The author Sun Lijian is a professor of finance at the School of Economics, Fudan University
Last week the Standing Committee of the National People's Congress authorized the State Council to suspend or cut the 20 percent tax on interest earned on personal savings accounts under certain economic and social situations.
For quite a while, the public, academics and others concerned have been discussing the future of the tax on interest.
Some held that the interest tax should be ended because the real interest rate has been pulled below zero after the current inflation rate is deducted from the current interest rate.
Others are saying that the interest tax could be ended as part of the central bank's efforts to check the swelling inflation.
There is also concern over a stock market slump.
The variety of concerns over the interest tax are not baseless. However, those concerned may be expecting too much from suspending the tax.
Launched in 1999, the interest tax came as a countermeasure to sluggish consumer demand and looming economic contraction. The interpretation was that the authorities were trying to stimulate consumption, using the tax to discourage bank deposits.
This is not the whole picture. The interest tax played a more important role as a reliable source of income for the government, which at that time was making every endeavor to carry out a pro-active fiscal policy.
For a few years after the Asian financial crisis in 1997, the heavy spending by the government, in line with the pro-active fiscal policy, became the powerhouse for China's high-speed economic growth. A stable income, from the interest tax, was a valued asset for policymakers under that circumstance.
One decade later, the Chinese economy is totally different. The pro-active fiscal policy has been phased out and the government is nurturing themarket economywith a prudent fiscal policy. The economic boom lasting for over two decades has helped China accumulate huge social wealth and the government has seen double-digit growth in its total tax income in recent years.
As Jin Renqing, the minister of finance, said, the central government would not suffer financially if the interest tax were cut or suspended. Furthermore, it would help advance the country's tax reform.
Therefore, the authorities should adjust the interest tax rate or eliminate the tax because of the transformation in the mode of economic development. This move is a strategic one for economic soundness in the long or medium term.
In recent years, the Chinese economy has seen increasing liquidity brought about by the surplus in commodity trade as well as the increase in direct foreign investment. The central government tightened its monetary policy to cushion the economy from the threat of excessive liquidity. However, no impressive progress has been achieved.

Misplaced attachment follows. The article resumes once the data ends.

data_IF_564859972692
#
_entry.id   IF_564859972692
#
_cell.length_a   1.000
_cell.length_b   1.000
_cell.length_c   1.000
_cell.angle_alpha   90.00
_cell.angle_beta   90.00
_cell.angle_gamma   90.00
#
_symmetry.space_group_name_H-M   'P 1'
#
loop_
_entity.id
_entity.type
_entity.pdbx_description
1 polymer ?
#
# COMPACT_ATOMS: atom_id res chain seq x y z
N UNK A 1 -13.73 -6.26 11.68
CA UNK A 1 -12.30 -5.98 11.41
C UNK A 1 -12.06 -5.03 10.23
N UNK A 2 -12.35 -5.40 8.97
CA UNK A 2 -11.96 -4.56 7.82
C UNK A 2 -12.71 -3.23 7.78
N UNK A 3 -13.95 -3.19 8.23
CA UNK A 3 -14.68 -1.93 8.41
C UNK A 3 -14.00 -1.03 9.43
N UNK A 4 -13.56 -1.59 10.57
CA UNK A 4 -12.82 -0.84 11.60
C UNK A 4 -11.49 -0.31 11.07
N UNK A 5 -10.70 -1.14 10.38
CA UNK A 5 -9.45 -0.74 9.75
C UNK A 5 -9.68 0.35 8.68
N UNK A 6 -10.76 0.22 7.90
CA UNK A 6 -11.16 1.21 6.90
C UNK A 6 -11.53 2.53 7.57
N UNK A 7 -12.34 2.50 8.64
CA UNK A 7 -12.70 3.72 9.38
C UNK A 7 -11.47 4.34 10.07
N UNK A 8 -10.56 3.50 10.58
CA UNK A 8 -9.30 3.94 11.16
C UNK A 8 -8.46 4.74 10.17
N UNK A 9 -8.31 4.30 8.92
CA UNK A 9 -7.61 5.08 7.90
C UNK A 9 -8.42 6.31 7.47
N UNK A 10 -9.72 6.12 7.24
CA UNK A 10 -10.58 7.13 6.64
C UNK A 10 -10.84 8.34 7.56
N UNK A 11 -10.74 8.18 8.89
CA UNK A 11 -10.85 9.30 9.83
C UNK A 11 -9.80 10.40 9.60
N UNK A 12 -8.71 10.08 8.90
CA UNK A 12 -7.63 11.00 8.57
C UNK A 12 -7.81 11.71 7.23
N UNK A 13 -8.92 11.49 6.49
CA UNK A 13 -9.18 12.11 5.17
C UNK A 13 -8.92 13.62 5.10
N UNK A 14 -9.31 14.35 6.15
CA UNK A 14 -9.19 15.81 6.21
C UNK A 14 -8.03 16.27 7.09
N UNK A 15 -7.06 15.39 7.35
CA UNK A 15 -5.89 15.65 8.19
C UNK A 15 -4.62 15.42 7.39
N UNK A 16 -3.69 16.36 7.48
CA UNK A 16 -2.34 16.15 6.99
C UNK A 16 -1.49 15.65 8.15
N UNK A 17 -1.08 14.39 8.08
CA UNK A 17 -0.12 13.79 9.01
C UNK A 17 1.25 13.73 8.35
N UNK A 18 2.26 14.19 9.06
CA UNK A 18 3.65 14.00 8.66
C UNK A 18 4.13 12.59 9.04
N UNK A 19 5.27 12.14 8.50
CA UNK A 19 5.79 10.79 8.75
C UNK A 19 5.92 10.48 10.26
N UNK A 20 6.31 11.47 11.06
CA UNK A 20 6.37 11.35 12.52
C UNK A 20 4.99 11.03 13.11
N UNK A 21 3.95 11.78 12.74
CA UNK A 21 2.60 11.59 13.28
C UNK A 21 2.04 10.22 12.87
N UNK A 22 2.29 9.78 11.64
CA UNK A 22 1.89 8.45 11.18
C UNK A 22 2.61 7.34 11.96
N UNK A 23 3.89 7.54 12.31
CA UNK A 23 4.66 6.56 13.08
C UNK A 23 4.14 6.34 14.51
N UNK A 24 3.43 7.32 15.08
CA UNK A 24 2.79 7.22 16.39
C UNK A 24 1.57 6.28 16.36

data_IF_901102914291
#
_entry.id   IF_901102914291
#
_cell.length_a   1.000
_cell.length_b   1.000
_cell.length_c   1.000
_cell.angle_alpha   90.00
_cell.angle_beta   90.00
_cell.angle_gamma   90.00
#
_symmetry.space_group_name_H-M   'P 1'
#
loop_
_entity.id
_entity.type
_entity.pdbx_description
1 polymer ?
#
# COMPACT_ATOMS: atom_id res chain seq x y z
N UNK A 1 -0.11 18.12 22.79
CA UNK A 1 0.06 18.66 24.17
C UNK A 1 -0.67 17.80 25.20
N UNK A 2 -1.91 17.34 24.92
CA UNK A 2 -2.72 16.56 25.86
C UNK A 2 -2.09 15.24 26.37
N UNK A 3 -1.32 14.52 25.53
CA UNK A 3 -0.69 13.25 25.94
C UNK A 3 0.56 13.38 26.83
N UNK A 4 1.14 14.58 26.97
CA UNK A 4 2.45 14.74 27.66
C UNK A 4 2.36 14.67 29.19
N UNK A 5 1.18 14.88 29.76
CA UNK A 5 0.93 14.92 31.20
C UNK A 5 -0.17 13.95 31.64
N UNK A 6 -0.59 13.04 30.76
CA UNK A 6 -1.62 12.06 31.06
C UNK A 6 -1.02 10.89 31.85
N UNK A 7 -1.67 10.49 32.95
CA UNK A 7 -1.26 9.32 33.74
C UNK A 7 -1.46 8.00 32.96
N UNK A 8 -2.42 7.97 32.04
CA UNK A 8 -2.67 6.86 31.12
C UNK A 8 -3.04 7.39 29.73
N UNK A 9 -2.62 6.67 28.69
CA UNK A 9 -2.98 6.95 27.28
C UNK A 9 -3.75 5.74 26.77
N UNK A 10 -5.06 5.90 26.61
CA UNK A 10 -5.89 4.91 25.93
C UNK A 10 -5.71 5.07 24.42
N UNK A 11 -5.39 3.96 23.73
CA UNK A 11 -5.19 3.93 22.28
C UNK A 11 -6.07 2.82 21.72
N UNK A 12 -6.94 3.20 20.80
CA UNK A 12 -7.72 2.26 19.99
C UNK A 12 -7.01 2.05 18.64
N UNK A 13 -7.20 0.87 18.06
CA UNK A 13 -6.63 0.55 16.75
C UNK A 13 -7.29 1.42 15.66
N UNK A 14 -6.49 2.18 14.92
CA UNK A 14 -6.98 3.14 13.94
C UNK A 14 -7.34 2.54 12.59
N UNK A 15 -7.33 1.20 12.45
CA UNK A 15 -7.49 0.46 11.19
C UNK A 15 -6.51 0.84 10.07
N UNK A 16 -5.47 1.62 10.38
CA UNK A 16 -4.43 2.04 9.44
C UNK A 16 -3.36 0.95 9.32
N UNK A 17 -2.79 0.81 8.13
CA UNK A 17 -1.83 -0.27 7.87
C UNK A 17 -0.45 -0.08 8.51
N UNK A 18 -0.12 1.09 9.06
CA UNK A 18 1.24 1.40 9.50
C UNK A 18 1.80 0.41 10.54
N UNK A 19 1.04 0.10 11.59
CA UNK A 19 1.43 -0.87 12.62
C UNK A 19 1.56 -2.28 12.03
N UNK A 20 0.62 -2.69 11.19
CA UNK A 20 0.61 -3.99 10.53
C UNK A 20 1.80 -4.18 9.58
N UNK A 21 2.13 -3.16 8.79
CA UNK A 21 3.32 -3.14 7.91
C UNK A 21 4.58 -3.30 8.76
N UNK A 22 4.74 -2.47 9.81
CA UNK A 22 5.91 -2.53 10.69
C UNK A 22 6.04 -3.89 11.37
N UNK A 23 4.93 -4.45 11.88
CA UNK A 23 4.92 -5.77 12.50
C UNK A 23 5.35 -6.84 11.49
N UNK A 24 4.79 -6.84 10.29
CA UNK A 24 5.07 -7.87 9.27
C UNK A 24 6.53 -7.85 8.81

Some advocate the removal of the interest tax to check liquidity. However, they are confusing the goals of the monetary policy and the taxation policy.
With the taxation policy, the government tries to provide public facilities and services, ensure a fair distribution of social wealth and maintain social fairness. The monetary policy, an instrument of the central bank, maintains the currency value and reduces economic ups and downs.
If the two policies were not applied independently of each other, it would damage the policy goals.
In the current situation, the excessive liquidity in the Chinese economy is produced by the surplus from international payments as well as banks' desire to make loans driven by high deposits.
Since the interest rate is low, there is little chance that money will flow to banks from the securities market. This will remain true even after the interest tax is totally abolished.
More importantly, the central bank has been reforming decision-making in monetary policy to make it more transparent and credible. Such reform will improve the effectiveness of the monetary policies in the long run.
If the taxation policy is used to reach a monetary policy goal at this time, it would damage the authority of the central bank as well as the power of the monetary policy in the future.
Judging from the above analysis, the interest tax should not have a negative influence on stock market investment revenue. However, it seems many investors have formed an incorrect idea of the influence on the market that reducing or ending interest tax will have. Their perceptions, rather than the tax itself, would have a substantial impact on market sentiment, hence on the price of capital.
Rather than spending a lot of time and effort on studying the possible impact of reducing or removing the interest tax, the authorities should make better use of the abundant liquidity to further reform the capital market.
When the capital market is mature, it could act as a supplement to the banking sector in financing the industry. The Chinese economy would be stronger to withstand all kinds of shocks.